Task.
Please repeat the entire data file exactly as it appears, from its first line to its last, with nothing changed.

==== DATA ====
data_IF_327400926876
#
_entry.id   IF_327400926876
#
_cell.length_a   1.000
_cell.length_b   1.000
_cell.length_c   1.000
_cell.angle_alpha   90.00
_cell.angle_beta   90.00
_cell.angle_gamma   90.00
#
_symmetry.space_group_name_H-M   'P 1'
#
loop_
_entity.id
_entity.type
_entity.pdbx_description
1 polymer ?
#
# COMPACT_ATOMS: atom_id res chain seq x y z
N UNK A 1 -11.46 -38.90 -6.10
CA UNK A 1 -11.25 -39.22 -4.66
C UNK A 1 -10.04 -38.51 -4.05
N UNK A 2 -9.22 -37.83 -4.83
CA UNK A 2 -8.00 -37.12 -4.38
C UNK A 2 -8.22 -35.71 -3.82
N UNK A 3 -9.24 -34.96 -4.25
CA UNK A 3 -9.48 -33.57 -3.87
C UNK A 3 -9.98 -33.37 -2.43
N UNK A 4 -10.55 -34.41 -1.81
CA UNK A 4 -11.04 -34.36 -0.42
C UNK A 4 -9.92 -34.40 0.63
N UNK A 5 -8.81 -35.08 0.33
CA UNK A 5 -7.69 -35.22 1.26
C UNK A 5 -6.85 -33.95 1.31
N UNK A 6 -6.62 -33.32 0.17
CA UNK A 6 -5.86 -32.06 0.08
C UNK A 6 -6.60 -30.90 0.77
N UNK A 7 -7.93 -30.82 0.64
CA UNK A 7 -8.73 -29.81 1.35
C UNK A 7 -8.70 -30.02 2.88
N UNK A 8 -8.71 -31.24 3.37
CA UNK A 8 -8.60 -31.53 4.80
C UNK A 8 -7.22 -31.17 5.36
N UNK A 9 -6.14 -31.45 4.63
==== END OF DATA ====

data_IF_327400926876
#
_entry.id   IF_327400926876
#
_cell.length_a   1.000
_cell.length_b   1.000
_cell.length_c   1.000
_cell.angle_alpha   90.00
_cell.angle_beta   90.00
_cell.angle_gamma   90.00
#
_symmetry.space_group_name_H-M   'P 1'
#
loop_
_entity.id
_entity.type
_entity.pdbx_description
1 polymer ?
#
# COMPACT_ATOMS: atom_id res chain seq x y z
N UNK A 1 -11.46 -38.90 -6.10
CA UNK A 1 -11.25 -39.22 -4.66
C UNK A 1 -10.04 -38.51 -4.05
N UNK A 2 -9.22 -37.83 -4.83
CA UNK A 2 -8.00 -37.12 -4.38
C UNK A 2 -8.22 -35.71 -3.82
N UNK A 3 -9.24 -34.96 -4.25
CA UNK A 3 -9.48 -33.57 -3.87
C UNK A 3 -9.98 -33.37 -2.43
N UNK A 4 -10.55 -34.41 -1.81
CA UNK A 4 -11.04 -34.36 -0.42
C UNK A 4 -9.92 -34.40 0.63
N UNK A 5 -8.81 -35.08 0.33
CA UNK A 5 -7.69 -35.22 1.26
C UNK A 5 -6.85 -33.95 1.31
N UNK A 6 -6.62 -33.32 0.17
CA UNK A 6 -5.86 -32.06 0.08
C UNK A 6 -6.60 -30.90 0.77
N UNK A 7 -7.93 -30.82 0.64
CA UNK A 7 -8.73 -29.81 1.35
C UNK A 7 -8.70 -30.02 2.88
N UNK A 8 -8.71 -31.24 3.37
CA UNK A 8 -8.60 -31.53 4.80
C UNK A 8 -7.22 -31.17 5.36
N UNK A 9 -6.14 -31.45 4.63